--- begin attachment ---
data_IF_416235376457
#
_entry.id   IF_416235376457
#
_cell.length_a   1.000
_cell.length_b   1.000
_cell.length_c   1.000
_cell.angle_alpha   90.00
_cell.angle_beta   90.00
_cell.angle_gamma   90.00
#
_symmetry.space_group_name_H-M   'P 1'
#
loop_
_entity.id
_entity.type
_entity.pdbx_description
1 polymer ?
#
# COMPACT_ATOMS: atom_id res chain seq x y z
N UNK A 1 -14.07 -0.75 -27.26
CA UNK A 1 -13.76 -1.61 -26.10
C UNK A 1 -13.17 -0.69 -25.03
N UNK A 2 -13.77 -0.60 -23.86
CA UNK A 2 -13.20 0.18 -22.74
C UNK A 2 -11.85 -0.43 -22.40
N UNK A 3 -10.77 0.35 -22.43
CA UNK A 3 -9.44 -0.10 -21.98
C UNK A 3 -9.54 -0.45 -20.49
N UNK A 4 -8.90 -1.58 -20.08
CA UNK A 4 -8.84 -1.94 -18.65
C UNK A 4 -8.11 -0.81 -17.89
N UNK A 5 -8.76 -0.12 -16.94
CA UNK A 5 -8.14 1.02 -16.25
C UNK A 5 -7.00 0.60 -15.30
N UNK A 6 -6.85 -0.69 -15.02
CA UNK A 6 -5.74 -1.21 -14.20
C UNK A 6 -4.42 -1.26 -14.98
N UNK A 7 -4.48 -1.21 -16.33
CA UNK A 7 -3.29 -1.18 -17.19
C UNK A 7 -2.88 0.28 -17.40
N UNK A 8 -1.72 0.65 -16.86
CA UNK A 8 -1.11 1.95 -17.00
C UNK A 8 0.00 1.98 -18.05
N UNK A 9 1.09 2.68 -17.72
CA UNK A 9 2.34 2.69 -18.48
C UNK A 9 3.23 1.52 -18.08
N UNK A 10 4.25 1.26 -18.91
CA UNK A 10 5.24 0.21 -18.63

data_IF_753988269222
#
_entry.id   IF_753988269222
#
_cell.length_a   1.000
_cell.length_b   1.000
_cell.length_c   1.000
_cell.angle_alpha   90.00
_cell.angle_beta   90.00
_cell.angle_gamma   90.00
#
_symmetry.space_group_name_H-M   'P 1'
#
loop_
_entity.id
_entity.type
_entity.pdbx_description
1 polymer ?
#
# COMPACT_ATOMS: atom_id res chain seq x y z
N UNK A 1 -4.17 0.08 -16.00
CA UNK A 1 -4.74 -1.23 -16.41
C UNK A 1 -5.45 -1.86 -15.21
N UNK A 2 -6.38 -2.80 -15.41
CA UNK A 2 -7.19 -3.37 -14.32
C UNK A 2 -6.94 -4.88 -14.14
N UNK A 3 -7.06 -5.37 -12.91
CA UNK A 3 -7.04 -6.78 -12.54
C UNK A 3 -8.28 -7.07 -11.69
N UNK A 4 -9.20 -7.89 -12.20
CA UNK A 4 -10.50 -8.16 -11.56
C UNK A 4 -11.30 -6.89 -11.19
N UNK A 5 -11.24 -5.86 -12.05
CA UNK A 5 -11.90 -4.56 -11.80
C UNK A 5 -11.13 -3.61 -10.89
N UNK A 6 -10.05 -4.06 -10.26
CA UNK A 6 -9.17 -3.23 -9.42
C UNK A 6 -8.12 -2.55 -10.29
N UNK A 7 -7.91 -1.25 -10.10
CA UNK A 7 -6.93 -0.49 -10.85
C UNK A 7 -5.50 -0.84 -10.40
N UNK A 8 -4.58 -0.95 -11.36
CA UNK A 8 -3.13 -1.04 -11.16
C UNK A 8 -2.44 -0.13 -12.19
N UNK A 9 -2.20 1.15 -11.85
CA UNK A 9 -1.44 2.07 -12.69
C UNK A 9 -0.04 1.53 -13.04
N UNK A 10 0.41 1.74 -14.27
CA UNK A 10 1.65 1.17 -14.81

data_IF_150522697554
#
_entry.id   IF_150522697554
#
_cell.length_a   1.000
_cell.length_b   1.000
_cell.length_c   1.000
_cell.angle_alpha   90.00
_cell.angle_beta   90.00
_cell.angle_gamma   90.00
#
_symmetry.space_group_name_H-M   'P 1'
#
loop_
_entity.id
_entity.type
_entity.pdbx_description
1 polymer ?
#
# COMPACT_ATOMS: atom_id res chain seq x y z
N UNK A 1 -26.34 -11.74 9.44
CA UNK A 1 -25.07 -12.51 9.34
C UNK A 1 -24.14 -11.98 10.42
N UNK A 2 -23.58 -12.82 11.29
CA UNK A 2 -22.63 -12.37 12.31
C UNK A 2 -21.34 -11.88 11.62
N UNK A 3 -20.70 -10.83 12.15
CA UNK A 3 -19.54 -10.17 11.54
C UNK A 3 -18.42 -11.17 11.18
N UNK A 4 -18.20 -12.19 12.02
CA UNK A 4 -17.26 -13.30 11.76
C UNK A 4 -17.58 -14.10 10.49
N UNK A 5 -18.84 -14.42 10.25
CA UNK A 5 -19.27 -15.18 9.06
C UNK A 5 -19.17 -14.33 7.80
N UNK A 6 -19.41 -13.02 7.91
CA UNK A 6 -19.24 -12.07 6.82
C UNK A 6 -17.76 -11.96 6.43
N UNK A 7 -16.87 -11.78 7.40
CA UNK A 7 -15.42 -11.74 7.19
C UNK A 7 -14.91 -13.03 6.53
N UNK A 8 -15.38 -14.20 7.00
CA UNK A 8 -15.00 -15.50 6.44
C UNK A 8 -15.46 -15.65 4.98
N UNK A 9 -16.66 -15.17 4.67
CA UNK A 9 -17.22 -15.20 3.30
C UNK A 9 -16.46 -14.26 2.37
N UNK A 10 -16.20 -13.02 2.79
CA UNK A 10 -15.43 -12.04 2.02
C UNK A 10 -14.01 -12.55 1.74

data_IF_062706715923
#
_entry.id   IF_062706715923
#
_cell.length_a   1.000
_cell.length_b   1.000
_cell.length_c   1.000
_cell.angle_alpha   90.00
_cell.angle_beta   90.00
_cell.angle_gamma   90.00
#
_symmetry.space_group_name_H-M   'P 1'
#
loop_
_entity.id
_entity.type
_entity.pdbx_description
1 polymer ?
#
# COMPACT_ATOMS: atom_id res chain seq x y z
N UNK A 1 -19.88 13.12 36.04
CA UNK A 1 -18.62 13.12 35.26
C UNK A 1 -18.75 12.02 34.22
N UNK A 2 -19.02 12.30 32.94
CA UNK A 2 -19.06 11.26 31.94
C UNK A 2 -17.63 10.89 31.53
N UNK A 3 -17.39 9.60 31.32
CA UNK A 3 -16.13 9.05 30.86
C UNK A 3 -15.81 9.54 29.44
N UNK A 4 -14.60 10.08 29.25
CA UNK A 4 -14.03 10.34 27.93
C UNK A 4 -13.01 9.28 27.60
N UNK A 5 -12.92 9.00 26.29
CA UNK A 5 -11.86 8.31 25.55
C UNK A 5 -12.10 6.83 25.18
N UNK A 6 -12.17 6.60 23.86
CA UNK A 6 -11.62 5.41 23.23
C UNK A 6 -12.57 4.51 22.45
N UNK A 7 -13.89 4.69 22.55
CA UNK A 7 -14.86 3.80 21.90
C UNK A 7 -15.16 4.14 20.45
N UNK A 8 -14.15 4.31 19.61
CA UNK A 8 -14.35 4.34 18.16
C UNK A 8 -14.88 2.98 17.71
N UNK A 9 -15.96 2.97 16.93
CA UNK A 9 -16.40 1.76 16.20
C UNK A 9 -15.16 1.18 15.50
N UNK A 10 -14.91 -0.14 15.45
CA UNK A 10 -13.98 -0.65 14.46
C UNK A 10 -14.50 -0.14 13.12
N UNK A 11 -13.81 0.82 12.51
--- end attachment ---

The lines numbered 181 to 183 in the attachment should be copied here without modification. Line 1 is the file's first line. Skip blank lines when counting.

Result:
N UNK A 5 -12.92 9.00 26.29
CA UNK A 5 -11.86 8.31 25.55
C UNK A 5 -12.10 6.83 25.18